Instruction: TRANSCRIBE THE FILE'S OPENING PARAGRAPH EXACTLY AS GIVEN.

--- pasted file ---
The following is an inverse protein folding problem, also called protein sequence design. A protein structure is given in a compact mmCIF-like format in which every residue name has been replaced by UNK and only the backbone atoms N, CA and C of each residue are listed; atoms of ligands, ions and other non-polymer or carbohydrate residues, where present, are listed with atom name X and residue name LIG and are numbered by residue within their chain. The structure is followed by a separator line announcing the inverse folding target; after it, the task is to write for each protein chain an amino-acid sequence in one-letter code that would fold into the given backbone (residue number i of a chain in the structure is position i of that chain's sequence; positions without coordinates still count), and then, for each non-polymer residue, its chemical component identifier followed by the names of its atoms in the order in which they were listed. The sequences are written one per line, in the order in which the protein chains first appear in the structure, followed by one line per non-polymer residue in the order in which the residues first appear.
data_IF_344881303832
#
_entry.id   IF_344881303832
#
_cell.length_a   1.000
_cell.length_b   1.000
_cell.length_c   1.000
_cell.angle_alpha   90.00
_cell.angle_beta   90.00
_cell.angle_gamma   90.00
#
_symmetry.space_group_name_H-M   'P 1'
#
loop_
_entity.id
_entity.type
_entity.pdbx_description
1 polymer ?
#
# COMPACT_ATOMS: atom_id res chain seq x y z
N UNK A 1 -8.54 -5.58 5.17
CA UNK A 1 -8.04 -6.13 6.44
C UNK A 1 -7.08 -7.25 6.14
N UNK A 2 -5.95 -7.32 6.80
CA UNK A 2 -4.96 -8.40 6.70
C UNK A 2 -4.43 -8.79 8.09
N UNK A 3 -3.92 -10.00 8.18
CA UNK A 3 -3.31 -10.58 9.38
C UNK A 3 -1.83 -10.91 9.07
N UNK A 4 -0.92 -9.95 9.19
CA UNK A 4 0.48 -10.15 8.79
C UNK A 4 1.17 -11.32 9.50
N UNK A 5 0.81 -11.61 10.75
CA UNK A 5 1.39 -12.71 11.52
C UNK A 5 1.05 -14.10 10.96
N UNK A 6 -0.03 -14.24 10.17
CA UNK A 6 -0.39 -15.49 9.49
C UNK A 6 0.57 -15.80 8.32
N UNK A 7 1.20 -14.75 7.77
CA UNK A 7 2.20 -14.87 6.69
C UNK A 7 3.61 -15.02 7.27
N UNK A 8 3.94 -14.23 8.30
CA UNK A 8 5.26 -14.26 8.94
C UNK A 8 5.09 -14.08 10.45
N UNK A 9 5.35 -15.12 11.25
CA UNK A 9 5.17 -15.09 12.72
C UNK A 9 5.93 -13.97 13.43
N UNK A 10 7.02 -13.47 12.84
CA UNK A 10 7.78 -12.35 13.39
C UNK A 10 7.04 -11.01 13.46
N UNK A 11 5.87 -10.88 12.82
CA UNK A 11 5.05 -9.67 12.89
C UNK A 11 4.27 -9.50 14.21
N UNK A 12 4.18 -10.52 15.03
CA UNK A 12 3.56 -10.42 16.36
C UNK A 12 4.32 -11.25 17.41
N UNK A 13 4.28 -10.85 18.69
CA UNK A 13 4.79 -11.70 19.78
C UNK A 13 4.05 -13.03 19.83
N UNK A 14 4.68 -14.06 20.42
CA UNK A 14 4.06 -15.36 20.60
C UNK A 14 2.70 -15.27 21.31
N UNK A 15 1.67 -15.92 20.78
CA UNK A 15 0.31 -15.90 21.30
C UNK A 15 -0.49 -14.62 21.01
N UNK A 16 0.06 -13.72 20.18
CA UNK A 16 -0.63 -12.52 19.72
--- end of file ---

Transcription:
The following is an inverse protein folding problem, also called protein sequence design. A protein structure is given in a compact mmCIF-like format in which every residue name has been replaced by UNK and only the backbone atoms N, CA and C of each residue are listed; atoms of ligands, ions and other non-polymer or carbohydrate residues, where present, are listed with atom name X and residue name LIG and are numbered by residue within their chain. The structure is followed by a separator line announcing the inverse folding target; after it, the task is to write for each protein chain an amino-acid sequence in one-letter code that would fold into the given backbone (residue number i of a chain in the structure is position i of that chain's sequence; positions without coordinates still count), and then, for each non-polymer residue, its chemical component identifier followed by the names of its atoms in the order in which they were listed. The sequences are written one per line, in the order in which the protein chains first appear in the structure, followed by one line per non-polymer residue in the order in which the residues first appear.